Creating cannabinoids for research
Willow Bioscience’s team is focusing on producing cannabinoids for research. They could produce THC for the recreational market if they wanted to, but they’re much more interested in hard to come by compounds, like cannabigerol (CBG), which occurs in tiny quantities in cannabis plants. Some studies suggest CBG has anti-microbial and anti-oxidant properties, Peters said.
“The challenge today is it’s hard for researchers to do the work because they don’t have the product — whereas we can manufacture it for them,” he said. Other cannabinoids could follow the path of cannabidiol (CBD) which was relatively unheard of a couple years ago until researchers discovered its therapeutic benefits, Peters said.
“I think we’re going to see that with other cannabinoids, but those other cannabinoids don’t have a current manufacturing platform, so that’s where we come in.”
When asked if biosynthetic cannabinoids were a threat to the current extraction market, Peters said he thought they were, but not as a replacement.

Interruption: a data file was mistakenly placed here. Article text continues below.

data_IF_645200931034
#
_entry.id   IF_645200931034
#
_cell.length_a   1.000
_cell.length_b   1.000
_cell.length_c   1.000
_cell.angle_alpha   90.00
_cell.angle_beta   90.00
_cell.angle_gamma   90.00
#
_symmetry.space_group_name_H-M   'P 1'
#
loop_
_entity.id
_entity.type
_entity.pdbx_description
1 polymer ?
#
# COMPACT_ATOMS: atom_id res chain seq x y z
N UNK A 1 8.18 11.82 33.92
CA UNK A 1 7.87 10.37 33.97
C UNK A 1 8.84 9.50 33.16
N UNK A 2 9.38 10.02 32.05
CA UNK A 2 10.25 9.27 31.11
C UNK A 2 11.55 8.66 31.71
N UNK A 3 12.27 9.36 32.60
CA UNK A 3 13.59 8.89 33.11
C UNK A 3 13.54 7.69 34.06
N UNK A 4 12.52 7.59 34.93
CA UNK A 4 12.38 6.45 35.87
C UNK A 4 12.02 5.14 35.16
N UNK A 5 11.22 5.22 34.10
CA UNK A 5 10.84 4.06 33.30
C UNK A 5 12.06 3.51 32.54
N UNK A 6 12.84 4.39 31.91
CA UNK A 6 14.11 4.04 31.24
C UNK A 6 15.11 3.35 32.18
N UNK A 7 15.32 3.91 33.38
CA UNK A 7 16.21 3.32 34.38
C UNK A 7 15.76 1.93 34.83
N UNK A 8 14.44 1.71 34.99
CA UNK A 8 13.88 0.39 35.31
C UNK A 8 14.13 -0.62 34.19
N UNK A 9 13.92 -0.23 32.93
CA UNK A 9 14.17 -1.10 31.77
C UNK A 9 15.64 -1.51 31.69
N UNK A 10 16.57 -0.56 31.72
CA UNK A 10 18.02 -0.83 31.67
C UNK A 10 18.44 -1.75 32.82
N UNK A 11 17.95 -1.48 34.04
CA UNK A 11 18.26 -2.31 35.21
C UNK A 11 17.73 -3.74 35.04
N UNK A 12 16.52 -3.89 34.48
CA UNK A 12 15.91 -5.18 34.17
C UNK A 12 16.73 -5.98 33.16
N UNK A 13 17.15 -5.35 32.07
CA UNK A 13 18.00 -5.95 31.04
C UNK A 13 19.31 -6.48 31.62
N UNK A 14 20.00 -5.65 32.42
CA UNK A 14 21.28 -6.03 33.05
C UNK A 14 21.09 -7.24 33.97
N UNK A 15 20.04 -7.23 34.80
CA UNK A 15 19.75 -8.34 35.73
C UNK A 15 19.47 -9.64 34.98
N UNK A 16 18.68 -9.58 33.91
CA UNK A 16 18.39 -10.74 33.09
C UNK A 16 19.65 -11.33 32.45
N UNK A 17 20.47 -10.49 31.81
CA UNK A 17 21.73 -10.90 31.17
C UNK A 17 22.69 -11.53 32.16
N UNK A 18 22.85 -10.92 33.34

Cannabis 2.0 products will likely source biosynthetic cannabinoids in the future because their cost, purity level and scalability is more amenable than extraction, he said. Companies making infused edibles and beverages want to work with the highest quality cannabinoids they can because that extends a product’s shelf life, Peters said.
And if you think terpenes are the magic ingredient that sets the real-deal extraction process apart, Peters has bad news for you.
Regular extraction processes are actually supposed to separate cannabinoids and terpenes, so most vapes and 2.0 products have terpenes added back in, he said. Terpenes occur naturally in many plants besides cannabis, so they’re cheap and easy to come by and can easily be added back in to any product, he said.
Top image of Willow Bioscience lab. Submitted photo